Jade Jagger has become almost synonymous with Ibiza and its hippie-chic lifestyle. But that might be about to change. Though she regularly visits her house in the island's beautiful north, she's been living in London (currently in a rented loft) with her family – Assisi, 18; Amba, 14; boyfriend Dan Williams and his son, Ty – for four years. And now she's setting her sights on Marrakech.
"I've been coming here since I was four," she says, when we meet in the show home of a new development by the Baglioni hotel group, that she's been working on with the London-based design-led development company, Yoo. "My dad liked coming to Morocco, and we'd go to a house in the country in the Ourika Valley. It was quiet and different, but closer than India."
Of course, when most people reference their dad, it doesn't mean much. Coming from Jagger's mouth, the words cause a little jolt. Her father is, after all, so ridiculously, iconically famous. But Jade seems to have capitalised cleverly on the instant branding that her name has provided. First she set up Jade Inc in 1996, making jewellery and clothes. Then that morphed into Jade Jagger, which is also a Notting Hill shop, selling her stuff. She was creative director at the jewellery company Garrard, which is almost 300-years-old, for a colourful few years in the early noughties, creating pieces that owed more to the bling-bling of hip hop and the motifs of rave culture than the Royal Family. And she has a company called Jezebel which she describes as "an anti-brand antithesis of the conformist things that I was doing at Garrard. We have a studio in Ibiza to work with music. And it's my middle name. We've used it mostly to do music, but to do T-shirts and to do art, whatever." (If she had chosen her other middle name, it would have been called Sheena. Not so good.)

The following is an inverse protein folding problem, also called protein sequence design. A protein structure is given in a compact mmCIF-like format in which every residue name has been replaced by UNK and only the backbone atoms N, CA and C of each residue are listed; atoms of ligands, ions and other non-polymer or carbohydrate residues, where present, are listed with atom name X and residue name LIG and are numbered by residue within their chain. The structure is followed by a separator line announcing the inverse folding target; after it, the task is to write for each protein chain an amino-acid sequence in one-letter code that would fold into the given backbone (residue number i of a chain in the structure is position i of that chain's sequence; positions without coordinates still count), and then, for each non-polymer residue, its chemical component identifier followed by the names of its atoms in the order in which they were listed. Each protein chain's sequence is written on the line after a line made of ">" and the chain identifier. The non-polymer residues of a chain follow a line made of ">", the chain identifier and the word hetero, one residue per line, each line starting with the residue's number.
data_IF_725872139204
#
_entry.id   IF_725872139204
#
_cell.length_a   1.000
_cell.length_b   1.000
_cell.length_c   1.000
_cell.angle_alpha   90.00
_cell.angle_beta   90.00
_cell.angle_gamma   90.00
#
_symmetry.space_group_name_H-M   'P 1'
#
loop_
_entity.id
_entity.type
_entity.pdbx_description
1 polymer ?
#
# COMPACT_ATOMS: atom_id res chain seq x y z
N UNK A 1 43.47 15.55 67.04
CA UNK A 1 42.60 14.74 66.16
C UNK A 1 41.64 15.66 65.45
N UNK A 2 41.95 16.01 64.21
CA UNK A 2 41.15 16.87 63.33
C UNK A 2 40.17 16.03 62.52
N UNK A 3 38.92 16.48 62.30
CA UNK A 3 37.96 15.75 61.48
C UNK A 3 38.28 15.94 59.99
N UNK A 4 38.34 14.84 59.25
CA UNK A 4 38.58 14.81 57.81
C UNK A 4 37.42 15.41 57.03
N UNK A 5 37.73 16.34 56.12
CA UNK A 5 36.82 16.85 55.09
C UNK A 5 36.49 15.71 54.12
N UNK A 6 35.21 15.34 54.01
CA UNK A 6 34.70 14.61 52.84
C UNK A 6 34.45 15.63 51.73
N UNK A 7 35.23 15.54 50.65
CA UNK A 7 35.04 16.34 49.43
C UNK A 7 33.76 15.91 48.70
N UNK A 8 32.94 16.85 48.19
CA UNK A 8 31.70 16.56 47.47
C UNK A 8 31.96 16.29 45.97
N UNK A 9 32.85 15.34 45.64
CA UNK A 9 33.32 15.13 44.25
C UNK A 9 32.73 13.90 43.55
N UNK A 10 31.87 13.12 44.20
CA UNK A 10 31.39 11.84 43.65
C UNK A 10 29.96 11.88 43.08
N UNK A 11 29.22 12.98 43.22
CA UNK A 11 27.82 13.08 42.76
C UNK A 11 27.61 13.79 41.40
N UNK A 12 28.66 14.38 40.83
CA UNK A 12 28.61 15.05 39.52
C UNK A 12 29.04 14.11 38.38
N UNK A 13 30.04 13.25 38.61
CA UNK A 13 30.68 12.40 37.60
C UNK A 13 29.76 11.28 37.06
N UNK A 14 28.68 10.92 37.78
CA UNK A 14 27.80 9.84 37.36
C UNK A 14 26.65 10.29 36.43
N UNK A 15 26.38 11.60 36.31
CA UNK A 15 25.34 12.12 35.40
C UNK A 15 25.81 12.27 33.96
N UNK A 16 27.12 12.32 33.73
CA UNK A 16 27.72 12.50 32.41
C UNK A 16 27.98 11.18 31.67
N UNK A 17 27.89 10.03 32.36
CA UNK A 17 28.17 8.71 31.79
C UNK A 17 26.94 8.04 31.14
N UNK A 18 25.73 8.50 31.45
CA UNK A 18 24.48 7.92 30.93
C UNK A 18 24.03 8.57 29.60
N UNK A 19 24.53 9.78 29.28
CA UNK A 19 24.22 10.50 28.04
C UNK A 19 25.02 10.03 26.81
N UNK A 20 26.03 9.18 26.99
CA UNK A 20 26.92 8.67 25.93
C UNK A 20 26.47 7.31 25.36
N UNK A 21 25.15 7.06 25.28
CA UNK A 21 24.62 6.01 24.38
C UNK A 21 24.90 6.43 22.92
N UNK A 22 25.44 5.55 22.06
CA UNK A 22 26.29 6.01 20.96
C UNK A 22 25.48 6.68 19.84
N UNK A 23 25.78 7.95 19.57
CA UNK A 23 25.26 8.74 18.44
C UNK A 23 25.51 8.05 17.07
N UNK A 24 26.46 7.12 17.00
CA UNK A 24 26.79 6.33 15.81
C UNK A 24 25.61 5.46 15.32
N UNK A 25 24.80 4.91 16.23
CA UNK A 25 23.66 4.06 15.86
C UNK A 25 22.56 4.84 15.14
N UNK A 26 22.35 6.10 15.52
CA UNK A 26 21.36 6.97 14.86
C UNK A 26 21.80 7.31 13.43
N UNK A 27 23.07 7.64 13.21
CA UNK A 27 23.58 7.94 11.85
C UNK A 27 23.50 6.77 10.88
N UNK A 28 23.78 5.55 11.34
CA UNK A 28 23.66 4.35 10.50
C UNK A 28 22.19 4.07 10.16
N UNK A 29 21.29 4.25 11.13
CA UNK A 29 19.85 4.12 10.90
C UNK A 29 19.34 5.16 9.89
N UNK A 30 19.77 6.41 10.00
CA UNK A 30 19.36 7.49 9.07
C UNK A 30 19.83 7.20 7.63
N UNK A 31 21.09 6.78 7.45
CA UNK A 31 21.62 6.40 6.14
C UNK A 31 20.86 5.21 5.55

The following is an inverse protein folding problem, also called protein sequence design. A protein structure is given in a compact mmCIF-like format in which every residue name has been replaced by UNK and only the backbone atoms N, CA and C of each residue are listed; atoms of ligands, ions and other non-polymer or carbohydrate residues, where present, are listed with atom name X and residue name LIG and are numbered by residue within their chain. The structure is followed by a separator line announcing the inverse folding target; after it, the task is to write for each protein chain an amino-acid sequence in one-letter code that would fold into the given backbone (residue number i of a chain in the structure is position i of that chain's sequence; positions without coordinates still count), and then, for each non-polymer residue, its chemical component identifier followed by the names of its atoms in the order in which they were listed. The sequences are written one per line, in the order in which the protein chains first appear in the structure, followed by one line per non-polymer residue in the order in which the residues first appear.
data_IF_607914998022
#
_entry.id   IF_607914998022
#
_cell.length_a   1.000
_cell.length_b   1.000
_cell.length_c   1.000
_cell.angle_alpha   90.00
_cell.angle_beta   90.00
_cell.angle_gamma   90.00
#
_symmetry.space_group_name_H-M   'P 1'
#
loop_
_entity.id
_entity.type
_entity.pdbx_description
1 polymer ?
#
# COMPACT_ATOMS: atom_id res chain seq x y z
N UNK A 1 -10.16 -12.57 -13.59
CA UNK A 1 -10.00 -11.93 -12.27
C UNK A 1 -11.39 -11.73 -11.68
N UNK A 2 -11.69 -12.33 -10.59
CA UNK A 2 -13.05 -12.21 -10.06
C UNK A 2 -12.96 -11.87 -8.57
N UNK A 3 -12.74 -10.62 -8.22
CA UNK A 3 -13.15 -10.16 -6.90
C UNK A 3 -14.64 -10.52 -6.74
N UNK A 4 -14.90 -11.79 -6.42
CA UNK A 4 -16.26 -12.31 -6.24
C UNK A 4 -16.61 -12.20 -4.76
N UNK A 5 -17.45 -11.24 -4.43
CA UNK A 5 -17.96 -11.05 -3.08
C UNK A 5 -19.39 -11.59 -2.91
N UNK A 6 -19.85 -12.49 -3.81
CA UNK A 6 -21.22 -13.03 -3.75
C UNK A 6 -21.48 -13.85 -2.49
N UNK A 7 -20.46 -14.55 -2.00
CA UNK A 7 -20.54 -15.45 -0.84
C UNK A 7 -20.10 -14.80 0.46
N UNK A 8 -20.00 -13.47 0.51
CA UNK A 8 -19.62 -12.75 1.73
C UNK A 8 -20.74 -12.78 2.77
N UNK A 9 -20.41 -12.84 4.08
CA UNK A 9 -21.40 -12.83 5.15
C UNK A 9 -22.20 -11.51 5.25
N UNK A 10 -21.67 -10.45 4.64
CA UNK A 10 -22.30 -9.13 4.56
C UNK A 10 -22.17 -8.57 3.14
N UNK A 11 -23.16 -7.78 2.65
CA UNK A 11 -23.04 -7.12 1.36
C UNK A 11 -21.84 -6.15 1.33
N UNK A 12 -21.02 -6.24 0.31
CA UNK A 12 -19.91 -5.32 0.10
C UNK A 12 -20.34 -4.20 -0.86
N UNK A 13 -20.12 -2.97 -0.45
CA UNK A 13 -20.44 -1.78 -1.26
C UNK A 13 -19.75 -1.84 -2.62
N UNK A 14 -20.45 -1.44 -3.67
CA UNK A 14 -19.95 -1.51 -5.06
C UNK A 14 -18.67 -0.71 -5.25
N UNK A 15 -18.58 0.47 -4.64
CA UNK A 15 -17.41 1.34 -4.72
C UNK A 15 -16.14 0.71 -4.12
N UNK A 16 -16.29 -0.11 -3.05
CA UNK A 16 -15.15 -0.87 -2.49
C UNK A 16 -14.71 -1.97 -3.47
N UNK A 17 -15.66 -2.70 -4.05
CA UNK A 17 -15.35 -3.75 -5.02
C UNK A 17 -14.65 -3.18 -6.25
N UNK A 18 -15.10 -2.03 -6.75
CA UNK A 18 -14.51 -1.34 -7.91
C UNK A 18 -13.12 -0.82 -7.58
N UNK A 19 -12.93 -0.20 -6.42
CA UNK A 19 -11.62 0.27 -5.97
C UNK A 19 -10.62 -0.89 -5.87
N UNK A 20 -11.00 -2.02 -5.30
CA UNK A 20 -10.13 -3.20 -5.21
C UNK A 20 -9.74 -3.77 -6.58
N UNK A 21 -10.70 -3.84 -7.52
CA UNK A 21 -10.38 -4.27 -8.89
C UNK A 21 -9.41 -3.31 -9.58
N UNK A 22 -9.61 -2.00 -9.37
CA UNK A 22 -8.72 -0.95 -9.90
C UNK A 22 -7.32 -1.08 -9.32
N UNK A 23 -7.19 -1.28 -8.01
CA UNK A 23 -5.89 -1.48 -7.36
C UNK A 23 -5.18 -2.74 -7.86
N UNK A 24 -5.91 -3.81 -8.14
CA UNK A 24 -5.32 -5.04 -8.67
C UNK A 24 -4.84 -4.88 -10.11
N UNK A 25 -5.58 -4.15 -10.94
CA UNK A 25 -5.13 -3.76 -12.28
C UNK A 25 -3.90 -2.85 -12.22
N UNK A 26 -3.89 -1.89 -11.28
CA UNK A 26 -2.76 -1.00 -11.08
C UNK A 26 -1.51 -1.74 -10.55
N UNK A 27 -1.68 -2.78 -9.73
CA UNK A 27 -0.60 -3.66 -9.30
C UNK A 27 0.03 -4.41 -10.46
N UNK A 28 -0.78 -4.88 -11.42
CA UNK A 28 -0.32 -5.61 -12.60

Her involvement with Yoo began in 2005, when she joined forces with young London architect Tom Bartlett to create the interiors for a new building in Chelsea, New York, called the Jade NYC. "That was a great project to start with," she says, padding round the shiny new show house in studded sandals, a slinky black satin Margiela blouse and leopard print chiffon shorts from Topshop so teeny tiny that I am compelled to tell you that she has not a trace of cellulite on her muscly tanned thighs. "It was very different to this – very small spaces to work with. We came up with a jewellery box concept where everything was inside a piece of furniture which was floating inside the room, so you could keep that sense of open space and luxury and preciousness." The apartments were a success. "I've heard that a couple of friends, people I've met, actually liked what I'd done and bought one," she says.